December 16, 2015
A holiday gift may come nine months later for many couples, as a longitudinal research study found December conceptions result in the highest birth rates.
According to The Huffington Post, scientists at Indiana University looked at 270,000 pregnancies between 2004 and 2009, and the research suggests there's an evolutionary reason for higher birth rates in September than at any other time in the year.
"Mothers who conceive in December or January receive high levels of sunshine at a late stage of their pregnancy," said lead researcher Dr. Paul Winchester.
That, in turn, means higher levels of vitamin D, which promotes a healthy birth.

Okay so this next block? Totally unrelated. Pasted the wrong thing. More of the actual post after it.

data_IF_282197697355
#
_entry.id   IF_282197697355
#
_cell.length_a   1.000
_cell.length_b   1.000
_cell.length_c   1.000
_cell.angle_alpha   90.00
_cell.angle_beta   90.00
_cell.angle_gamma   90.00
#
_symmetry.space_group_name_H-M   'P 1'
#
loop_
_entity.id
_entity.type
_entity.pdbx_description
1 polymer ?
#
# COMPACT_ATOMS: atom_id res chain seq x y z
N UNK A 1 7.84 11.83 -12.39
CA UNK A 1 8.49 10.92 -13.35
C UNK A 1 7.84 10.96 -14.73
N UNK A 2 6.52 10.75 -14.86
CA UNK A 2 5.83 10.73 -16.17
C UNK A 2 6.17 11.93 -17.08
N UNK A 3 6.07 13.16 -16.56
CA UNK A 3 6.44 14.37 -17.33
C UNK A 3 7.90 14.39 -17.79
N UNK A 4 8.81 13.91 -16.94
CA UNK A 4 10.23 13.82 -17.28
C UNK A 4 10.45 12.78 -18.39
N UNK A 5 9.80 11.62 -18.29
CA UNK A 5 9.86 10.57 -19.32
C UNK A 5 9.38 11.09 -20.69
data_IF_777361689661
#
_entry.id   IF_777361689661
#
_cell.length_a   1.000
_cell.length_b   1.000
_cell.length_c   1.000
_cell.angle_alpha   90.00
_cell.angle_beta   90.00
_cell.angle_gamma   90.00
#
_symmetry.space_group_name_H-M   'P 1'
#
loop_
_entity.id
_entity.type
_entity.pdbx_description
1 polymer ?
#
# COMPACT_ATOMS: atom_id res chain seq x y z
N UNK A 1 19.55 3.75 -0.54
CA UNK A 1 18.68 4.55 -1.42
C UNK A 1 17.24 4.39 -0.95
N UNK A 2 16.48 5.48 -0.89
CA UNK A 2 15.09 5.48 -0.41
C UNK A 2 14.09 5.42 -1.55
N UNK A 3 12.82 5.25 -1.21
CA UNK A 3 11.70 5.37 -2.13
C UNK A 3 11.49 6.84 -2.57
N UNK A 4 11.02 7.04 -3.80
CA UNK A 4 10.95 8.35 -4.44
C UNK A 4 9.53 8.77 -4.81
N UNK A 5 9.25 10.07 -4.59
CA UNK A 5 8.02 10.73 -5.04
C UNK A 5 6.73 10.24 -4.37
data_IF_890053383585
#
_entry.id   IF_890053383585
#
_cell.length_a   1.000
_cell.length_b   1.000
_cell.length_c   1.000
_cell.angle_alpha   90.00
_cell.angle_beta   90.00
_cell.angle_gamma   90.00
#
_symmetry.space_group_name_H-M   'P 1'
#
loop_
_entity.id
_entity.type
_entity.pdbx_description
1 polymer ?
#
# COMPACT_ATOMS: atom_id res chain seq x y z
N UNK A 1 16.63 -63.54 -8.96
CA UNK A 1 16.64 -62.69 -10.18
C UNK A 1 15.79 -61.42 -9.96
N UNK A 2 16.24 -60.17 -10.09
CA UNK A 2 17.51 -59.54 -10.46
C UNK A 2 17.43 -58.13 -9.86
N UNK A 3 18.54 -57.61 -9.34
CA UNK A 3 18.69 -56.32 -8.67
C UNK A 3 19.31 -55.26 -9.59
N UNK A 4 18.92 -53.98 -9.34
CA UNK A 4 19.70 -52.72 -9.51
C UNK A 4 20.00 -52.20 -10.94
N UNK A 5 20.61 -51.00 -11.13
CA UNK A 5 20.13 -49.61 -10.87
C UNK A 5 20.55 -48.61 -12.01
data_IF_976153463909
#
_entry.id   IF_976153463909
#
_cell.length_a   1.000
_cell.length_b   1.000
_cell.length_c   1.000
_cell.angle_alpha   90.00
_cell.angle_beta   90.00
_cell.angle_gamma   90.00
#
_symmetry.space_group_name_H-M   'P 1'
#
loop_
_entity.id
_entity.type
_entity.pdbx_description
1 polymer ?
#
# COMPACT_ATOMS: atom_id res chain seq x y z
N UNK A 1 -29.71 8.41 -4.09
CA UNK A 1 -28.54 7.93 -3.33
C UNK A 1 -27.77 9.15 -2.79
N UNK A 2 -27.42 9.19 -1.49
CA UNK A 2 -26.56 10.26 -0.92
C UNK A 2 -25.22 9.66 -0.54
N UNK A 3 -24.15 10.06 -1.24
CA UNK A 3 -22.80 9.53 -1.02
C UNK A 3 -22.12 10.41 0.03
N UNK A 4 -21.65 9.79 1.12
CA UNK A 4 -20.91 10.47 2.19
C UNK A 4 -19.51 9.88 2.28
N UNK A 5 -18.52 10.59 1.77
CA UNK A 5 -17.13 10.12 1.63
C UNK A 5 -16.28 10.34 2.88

On the other hand, women who conceive in June are at the earliest, most vulnerable stage of pregnancy when increased amounts of pesticides are likely in the air from summer crop dusting, Winchester said.
The study concluded by saying that there were three extra babies surviving per every 200 pregnancies conceived in December and January compared with those conceived in the summer months.
Read the full report at The Huffington Post.